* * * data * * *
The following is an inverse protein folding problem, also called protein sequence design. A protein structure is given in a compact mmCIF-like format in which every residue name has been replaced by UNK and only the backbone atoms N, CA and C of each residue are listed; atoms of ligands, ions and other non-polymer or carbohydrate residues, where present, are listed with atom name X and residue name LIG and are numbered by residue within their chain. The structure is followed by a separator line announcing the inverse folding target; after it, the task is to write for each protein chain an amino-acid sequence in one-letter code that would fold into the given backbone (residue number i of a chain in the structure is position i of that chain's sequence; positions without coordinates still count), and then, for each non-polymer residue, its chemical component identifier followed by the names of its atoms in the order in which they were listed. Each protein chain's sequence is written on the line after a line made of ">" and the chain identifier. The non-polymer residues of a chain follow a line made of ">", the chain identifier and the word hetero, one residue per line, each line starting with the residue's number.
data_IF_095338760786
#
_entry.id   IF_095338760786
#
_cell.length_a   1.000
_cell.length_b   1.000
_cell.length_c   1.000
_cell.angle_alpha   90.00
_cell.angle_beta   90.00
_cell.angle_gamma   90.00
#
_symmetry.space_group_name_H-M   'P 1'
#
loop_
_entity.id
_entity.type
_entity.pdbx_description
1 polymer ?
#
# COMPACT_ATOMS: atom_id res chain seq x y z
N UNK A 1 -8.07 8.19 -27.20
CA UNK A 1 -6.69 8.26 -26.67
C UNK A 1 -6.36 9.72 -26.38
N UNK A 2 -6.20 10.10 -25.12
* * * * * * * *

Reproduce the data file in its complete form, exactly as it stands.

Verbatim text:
The following is an inverse protein folding problem, also called protein sequence design. A protein structure is given in a compact mmCIF-like format in which every residue name has been replaced by UNK and only the backbone atoms N, CA and C of each residue are listed; atoms of ligands, ions and other non-polymer or carbohydrate residues, where present, are listed with atom name X and residue name LIG and are numbered by residue within their chain. The structure is followed by a separator line announcing the inverse folding target; after it, the task is to write for each protein chain an amino-acid sequence in one-letter code that would fold into the given backbone (residue number i of a chain in the structure is position i of that chain's sequence; positions without coordinates still count), and then, for each non-polymer residue, its chemical component identifier followed by the names of its atoms in the order in which they were listed. Each protein chain's sequence is written on the line after a line made of ">" and the chain identifier. The non-polymer residues of a chain follow a line made of ">", the chain identifier and the word hetero, one residue per line, each line starting with the residue's number.
data_IF_095338760786
#
_entry.id   IF_095338760786
#
_cell.length_a   1.000
_cell.length_b   1.000
_cell.length_c   1.000
_cell.angle_alpha   90.00
_cell.angle_beta   90.00
_cell.angle_gamma   90.00
#
_symmetry.space_group_name_H-M   'P 1'
#
loop_
_entity.id
_entity.type
_entity.pdbx_description
1 polymer ?
#
# COMPACT_ATOMS: atom_id res chain seq x y z
N UNK A 1 -8.07 8.19 -27.20
CA UNK A 1 -6.69 8.26 -26.67
C UNK A 1 -6.36 9.72 -26.38
N UNK A 2 -6.20 10.10 -25.12